PEP is a core holding in our Top 20 Dividend Stocks portfolio because of its extremely safe dividend (94 Safety Score), above average dividend growth prospects (58 Growth Score), and reasonable dividend yield (2.8% yield is in the 56th percentile of all current dividend yields). The stock was added to the portfolio on 7/10/15 at a price of $95.55 (the stock closed at $99.23 on 8/14/15).
PEP is a global food and beverage company that grossed nearly $67 billion in sales last year, including $1 billion or more from 22 of its largest brands (Frito-Lay, Gatorade, Pepsi-Cola, Quaker, Tropicana, and more). A little over 50% of sales are in North America, which is split roughly 50/50 between snacks and beverages. In general, snacks carry higher margins than beverages.
PEP has performed well over the last year, returning 11%. However, the stock has not quite kept up with the overall market over the last 3- and 5-year periods, trailing by several percentage points but still generating nice absolute returns. The weaker performance coincides with a slowdown in revenue growth, which saw total reported sales decline 2% in FY12, rise 1% in FY13, and remain roughly flat in FY14.
We analyze 25+ years of dividend data and 10+ years of fundamental data to understand the safety and growth prospects of a dividend. PEP’s long-term dividend and fundamental data charts can all be seen here.
Dividend Safety Score
Our Safety Score answers the question, “Is the current dividend payment safe?” We look at factors such as current and historical EPS and FCF payout ratios, debt levels, free cash flow generation, industry cyclicality, ROIC trends, and more.
PEP scored a very high Safety Score of 94, meaning its dividend is safer than 94% of all other dividend stocks.
As seen below, PEP has maintained EPS and FCF payout ratios between 40-60% over the past decade, suggesting there is reasonable cushion to continue paying and growing the dividend, even in the event of an unexpected decline in the business.
Like many other consumer staples businesses, most of PEP’s products are in slow-moving industries and benefit from recurring consumer demand, adding further stability to the business and dividend. To reinforce this point, PEP’s sales grew 10% in fiscal year 2008 and were roughly flat in fiscal year 2009. Perhaps even more impressive, free cash flow per share has grown every single year since fiscal year 2006. Talk about durability!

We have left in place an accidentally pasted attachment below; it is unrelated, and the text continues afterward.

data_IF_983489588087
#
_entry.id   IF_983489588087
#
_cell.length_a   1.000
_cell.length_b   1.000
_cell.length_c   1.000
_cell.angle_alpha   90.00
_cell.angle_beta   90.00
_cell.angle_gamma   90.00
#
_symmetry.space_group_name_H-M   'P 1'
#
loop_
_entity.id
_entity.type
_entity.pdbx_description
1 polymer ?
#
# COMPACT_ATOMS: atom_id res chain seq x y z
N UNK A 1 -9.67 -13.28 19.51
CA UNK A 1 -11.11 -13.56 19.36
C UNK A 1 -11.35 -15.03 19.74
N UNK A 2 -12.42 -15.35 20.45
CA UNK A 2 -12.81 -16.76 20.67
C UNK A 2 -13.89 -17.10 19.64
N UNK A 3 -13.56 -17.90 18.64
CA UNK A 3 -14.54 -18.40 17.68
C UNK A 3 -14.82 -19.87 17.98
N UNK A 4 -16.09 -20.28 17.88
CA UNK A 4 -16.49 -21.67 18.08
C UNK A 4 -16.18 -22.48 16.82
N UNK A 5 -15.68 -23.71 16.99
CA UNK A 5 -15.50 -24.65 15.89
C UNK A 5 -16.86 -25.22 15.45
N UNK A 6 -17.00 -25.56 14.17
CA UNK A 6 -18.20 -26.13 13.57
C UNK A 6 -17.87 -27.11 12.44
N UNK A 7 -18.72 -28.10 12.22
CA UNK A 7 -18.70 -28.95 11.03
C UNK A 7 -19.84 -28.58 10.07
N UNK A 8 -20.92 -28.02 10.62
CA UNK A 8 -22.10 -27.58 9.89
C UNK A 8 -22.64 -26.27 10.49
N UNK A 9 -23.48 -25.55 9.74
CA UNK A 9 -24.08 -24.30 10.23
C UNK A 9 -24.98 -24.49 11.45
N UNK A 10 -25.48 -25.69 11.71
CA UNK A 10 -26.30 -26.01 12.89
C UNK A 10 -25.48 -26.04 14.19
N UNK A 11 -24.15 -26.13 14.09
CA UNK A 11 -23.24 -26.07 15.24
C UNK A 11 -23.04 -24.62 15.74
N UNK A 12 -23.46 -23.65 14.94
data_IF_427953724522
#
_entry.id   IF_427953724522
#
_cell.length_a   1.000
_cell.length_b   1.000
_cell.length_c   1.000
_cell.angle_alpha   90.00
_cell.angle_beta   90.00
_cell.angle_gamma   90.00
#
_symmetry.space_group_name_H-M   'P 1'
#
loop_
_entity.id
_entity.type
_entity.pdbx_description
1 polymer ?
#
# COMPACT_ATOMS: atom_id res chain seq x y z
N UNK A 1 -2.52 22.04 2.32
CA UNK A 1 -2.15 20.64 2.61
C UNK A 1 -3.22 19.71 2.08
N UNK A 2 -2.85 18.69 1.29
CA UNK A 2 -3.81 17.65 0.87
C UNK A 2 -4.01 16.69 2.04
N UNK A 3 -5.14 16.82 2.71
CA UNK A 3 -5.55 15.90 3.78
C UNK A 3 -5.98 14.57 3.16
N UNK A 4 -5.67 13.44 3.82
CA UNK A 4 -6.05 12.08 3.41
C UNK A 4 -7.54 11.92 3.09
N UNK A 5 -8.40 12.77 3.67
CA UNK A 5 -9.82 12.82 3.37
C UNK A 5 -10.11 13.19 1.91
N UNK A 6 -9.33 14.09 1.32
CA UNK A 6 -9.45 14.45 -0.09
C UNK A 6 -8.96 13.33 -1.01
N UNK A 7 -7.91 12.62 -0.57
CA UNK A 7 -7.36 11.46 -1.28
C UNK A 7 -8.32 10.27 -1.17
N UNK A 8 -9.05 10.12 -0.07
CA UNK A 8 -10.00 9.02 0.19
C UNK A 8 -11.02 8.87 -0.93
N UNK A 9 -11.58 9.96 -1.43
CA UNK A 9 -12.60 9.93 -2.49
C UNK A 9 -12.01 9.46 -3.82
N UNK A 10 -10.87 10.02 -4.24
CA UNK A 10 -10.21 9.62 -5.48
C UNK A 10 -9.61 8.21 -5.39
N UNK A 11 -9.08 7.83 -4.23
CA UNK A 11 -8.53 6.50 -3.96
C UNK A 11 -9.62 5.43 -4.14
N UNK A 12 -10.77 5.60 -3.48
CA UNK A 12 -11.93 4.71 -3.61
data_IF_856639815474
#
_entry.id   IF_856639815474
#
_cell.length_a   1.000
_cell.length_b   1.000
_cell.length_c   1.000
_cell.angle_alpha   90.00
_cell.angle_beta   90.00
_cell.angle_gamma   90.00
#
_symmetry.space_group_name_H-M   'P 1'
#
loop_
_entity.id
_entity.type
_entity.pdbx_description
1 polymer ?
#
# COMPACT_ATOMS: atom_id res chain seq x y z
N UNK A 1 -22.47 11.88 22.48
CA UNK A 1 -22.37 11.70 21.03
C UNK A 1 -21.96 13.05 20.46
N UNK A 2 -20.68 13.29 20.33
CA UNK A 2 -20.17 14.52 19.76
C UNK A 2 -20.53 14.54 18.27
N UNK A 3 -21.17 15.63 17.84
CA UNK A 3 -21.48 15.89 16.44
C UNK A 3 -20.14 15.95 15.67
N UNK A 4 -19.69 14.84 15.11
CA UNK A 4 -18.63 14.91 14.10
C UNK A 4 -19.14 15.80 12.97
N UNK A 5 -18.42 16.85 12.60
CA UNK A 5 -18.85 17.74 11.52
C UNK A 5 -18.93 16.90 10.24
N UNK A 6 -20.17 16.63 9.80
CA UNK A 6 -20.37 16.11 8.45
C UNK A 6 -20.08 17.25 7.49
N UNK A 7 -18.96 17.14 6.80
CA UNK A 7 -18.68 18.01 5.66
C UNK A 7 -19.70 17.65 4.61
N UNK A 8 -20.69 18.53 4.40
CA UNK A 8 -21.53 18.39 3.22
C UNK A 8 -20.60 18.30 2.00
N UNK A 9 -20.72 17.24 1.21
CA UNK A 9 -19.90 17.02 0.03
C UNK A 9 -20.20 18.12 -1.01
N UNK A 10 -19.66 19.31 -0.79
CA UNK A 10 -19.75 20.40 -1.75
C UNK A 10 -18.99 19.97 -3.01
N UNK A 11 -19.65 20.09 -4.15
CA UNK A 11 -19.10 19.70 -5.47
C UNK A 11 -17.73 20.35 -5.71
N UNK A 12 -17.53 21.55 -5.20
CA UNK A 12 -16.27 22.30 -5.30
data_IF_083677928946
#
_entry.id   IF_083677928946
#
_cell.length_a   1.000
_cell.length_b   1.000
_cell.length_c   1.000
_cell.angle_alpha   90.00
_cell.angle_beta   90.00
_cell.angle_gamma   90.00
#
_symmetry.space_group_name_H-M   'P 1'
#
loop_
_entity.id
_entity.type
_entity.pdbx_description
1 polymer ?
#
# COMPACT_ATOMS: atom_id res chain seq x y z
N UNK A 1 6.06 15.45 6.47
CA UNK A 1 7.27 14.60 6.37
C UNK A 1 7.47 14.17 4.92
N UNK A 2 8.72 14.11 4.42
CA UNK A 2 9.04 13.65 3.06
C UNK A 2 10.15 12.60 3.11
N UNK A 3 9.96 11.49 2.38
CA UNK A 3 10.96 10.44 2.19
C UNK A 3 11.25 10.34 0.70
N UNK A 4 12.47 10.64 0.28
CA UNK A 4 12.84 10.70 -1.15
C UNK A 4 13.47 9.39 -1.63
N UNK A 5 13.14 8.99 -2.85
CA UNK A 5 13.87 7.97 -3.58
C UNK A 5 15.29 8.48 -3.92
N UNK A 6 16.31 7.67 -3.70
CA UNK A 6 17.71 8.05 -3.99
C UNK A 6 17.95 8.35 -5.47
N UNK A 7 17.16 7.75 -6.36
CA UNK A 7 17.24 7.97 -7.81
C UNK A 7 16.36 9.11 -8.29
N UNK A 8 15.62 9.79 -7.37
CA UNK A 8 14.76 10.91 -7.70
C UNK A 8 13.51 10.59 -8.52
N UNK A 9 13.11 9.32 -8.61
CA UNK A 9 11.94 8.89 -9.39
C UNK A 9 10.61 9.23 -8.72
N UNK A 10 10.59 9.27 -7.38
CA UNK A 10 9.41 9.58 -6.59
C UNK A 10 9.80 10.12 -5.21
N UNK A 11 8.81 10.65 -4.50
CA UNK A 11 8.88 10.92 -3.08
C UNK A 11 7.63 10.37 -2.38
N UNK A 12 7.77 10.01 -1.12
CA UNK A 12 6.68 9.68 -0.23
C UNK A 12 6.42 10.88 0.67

Unlike some of its salty snacks, PEP’s balance sheet is healthy. As seen below, the company generated $7.8 billion in free cash flow last year, equivalent to over half of the company’s net debt of $13.5 billion. Other credit metrics look really good, too – net debt / EBIT is a low 1.4x, and interest coverage (EBIT / Interest Expense) exceeds 10x. PEP’s balance sheet and free cash flow generation further support the safety of its dividend.
Dividend Growth Score
Our Growth Score answers the question, “How fast is the dividend likely to grow?” It considers many of the same fundamental factors as the Safety Score but places more weight on growth-centric metrics like sales and earnings growth and payout ratios.
PEP’s Growth Score is 58, placing it in the top half of the 2,700+ dividend stocks we monitor for forward-looking dividend growth prospects.
As seen below, PEP has grown its dividend at an 11% annual clip over the past decade and increased its dividend by 13% and 6% in 2014 and 2015, respectively.
Our Yield Score simply ranks a stock’s current dividend yield against all of the other dividend yields in the market. A score of 50 means the stock’s yield is right in the middle of the pack. A score of 100 means it has the highest yield.
PEP’s Yield Score is currently 56, placing it approximately in line with the market’s average dividend yield. I view this favorably because, unlike the “average” stock in the market, PEP is a much higher quality business with arguable above average growth prospects going forward.
PEP is truly a fantastic business. $100 invested in PEP in 1965 would be worth nearly $43,000 today with dividends reinvested. That type of growth cannot occur unless a company is doing something right (or getting extremely lucky…for decades at a time). So, why has PEP been such a chugger, and can this type of persistent growth persist?